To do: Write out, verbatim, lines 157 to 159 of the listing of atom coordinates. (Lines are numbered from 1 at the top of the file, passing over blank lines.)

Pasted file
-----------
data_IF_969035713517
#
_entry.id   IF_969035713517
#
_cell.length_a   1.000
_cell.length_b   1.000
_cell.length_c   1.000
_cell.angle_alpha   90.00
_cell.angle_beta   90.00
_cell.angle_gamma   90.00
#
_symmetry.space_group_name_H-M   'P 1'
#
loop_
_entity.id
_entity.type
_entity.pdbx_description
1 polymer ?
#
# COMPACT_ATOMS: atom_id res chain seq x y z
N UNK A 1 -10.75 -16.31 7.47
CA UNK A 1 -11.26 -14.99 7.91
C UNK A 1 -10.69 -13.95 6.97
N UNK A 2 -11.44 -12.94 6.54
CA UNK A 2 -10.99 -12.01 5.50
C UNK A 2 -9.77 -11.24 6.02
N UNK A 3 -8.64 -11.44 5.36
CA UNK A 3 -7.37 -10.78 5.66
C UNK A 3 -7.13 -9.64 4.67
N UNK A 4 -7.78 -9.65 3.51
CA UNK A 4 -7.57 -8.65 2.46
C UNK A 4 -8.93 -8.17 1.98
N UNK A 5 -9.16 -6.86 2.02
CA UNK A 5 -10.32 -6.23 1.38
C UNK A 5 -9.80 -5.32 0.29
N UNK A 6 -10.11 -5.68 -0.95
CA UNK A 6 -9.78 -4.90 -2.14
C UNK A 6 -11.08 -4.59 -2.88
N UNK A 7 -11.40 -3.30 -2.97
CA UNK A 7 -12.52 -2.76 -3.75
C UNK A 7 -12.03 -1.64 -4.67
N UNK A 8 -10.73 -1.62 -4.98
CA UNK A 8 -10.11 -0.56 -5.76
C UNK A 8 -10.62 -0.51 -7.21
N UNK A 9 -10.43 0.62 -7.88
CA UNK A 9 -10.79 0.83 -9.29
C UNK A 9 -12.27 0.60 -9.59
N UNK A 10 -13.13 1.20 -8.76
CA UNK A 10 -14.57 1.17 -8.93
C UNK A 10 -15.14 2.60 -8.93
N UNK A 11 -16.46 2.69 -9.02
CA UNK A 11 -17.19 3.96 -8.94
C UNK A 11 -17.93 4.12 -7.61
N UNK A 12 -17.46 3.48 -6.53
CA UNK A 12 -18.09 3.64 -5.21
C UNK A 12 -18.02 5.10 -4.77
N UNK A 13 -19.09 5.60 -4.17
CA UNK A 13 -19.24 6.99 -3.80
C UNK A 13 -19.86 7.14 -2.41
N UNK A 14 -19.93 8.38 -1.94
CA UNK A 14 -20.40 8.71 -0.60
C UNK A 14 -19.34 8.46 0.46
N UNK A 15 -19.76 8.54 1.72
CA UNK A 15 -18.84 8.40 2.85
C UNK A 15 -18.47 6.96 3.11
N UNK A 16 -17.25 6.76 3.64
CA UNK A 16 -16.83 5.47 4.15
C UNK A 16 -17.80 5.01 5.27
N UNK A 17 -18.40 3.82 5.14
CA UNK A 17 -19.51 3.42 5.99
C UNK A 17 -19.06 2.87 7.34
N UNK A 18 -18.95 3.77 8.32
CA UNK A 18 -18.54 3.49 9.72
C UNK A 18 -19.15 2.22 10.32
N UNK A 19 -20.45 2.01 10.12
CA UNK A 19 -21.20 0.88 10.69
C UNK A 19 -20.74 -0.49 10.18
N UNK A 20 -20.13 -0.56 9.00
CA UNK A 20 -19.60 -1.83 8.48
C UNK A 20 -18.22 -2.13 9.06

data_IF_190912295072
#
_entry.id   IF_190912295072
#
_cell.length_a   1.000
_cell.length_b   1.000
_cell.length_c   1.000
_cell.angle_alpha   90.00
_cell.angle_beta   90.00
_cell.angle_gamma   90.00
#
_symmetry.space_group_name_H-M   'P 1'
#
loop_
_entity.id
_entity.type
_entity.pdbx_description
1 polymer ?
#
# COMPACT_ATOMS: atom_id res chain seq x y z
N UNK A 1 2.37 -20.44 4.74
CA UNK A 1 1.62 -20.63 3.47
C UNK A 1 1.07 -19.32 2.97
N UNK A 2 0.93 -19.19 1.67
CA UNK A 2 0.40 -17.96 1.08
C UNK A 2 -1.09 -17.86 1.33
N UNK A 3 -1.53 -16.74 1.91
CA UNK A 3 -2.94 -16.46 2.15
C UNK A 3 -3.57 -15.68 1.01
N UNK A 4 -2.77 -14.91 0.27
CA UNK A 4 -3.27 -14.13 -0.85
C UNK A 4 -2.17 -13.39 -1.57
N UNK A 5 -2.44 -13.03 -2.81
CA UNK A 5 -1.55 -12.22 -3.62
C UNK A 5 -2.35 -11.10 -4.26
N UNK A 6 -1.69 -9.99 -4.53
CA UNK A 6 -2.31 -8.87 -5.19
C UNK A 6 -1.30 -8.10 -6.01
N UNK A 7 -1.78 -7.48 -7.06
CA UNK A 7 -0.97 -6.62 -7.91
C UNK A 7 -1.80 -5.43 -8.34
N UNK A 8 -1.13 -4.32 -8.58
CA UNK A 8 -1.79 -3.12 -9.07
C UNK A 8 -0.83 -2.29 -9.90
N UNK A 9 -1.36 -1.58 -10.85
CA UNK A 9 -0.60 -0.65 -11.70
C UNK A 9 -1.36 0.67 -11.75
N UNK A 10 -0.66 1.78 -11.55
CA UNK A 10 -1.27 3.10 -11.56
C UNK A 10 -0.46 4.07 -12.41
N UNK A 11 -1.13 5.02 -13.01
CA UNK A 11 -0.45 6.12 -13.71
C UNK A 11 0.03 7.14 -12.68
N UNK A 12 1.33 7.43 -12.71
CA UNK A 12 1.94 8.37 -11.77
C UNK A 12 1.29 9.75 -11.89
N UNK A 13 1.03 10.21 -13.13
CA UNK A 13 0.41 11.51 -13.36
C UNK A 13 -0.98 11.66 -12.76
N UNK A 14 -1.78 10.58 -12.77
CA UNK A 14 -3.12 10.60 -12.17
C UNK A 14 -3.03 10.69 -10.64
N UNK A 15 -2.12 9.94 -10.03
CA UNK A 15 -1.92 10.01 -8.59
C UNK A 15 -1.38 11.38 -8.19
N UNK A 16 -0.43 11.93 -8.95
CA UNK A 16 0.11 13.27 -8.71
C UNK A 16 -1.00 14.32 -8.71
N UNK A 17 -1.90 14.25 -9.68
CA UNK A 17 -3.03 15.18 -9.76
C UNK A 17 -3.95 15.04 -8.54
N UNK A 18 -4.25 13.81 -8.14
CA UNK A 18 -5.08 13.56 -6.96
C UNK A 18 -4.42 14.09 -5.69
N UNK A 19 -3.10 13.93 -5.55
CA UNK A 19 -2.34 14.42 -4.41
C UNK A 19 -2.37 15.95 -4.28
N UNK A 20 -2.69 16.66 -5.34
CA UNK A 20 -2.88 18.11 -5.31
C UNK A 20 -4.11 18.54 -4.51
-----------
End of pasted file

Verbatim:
C UNK A 19 -2.37 15.95 -4.28
N UNK A 20 -2.69 16.66 -5.34
CA UNK A 20 -2.88 18.11 -5.31